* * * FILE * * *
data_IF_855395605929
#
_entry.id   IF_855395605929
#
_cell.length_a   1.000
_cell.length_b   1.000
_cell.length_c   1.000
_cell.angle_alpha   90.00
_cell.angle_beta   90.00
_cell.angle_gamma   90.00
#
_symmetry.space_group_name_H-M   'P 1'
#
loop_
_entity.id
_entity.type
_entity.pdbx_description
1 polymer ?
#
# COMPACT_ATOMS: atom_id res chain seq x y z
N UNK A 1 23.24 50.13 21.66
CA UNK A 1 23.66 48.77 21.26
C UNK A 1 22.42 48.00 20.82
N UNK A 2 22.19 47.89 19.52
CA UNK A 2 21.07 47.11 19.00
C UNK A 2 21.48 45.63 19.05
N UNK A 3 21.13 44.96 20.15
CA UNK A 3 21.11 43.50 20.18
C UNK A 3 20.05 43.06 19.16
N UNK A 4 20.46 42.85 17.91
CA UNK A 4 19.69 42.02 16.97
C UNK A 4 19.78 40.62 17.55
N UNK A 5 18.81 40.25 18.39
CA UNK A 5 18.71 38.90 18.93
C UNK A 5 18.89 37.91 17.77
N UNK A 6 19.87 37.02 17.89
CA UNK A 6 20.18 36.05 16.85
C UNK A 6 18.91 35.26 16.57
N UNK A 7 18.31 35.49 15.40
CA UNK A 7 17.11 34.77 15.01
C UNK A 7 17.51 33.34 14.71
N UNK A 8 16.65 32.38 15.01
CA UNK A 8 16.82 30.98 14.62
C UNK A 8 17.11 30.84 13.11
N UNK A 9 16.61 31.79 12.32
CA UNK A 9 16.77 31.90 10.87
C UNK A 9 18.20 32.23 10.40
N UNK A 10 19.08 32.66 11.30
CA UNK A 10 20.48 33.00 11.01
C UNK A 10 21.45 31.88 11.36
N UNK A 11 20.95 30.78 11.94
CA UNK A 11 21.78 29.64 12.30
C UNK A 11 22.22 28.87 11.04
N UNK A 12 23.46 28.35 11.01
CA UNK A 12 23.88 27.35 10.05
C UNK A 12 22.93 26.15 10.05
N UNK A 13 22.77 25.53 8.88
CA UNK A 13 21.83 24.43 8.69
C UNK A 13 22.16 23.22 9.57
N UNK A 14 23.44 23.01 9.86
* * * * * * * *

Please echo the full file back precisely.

data_IF_855395605929
#
_entry.id   IF_855395605929
#
_cell.length_a   1.000
_cell.length_b   1.000
_cell.length_c   1.000
_cell.angle_alpha   90.00
_cell.angle_beta   90.00
_cell.angle_gamma   90.00
#
_symmetry.space_group_name_H-M   'P 1'
#
loop_
_entity.id
_entity.type
_entity.pdbx_description
1 polymer ?
#
# COMPACT_ATOMS: atom_id res chain seq x y z
N UNK A 1 23.24 50.13 21.66
CA UNK A 1 23.66 48.77 21.26
C UNK A 1 22.42 48.00 20.82
N UNK A 2 22.19 47.89 19.52
CA UNK A 2 21.07 47.11 19.00
C UNK A 2 21.48 45.63 19.05
N UNK A 3 21.13 44.96 20.15
CA UNK A 3 21.11 43.50 20.18
C UNK A 3 20.05 43.06 19.16
N UNK A 4 20.46 42.85 17.91
CA UNK A 4 19.69 42.02 16.97
C UNK A 4 19.78 40.62 17.55
N UNK A 5 18.81 40.25 18.39
CA UNK A 5 18.71 38.90 18.93
C UNK A 5 18.89 37.91 17.77
N UNK A 6 19.87 37.02 17.89
CA UNK A 6 20.18 36.05 16.85
C UNK A 6 18.91 35.26 16.57
N UNK A 7 18.31 35.49 15.40
CA UNK A 7 17.11 34.77 15.01
C UNK A 7 17.51 33.34 14.71
N UNK A 8 16.65 32.38 15.01
CA UNK A 8 16.82 30.98 14.62
C UNK A 8 17.11 30.84 13.11
N UNK A 9 16.61 31.79 12.32
CA UNK A 9 16.77 31.90 10.87
C UNK A 9 18.20 32.23 10.40
N UNK A 10 19.08 32.66 11.30
CA UNK A 10 20.48 33.00 11.01
C UNK A 10 21.45 31.88 11.36
N UNK A 11 20.95 30.78 11.94
CA UNK A 11 21.78 29.64 12.30
C UNK A 11 22.22 28.87 11.04
N UNK A 12 23.46 28.35 11.01
CA UNK A 12 23.88 27.35 10.05
C UNK A 12 22.93 26.15 10.05
N UNK A 13 22.77 25.53 8.88
CA UNK A 13 21.83 24.43 8.69
C UNK A 13 22.16 23.22 9.57
N UNK A 14 23.44 23.01 9.86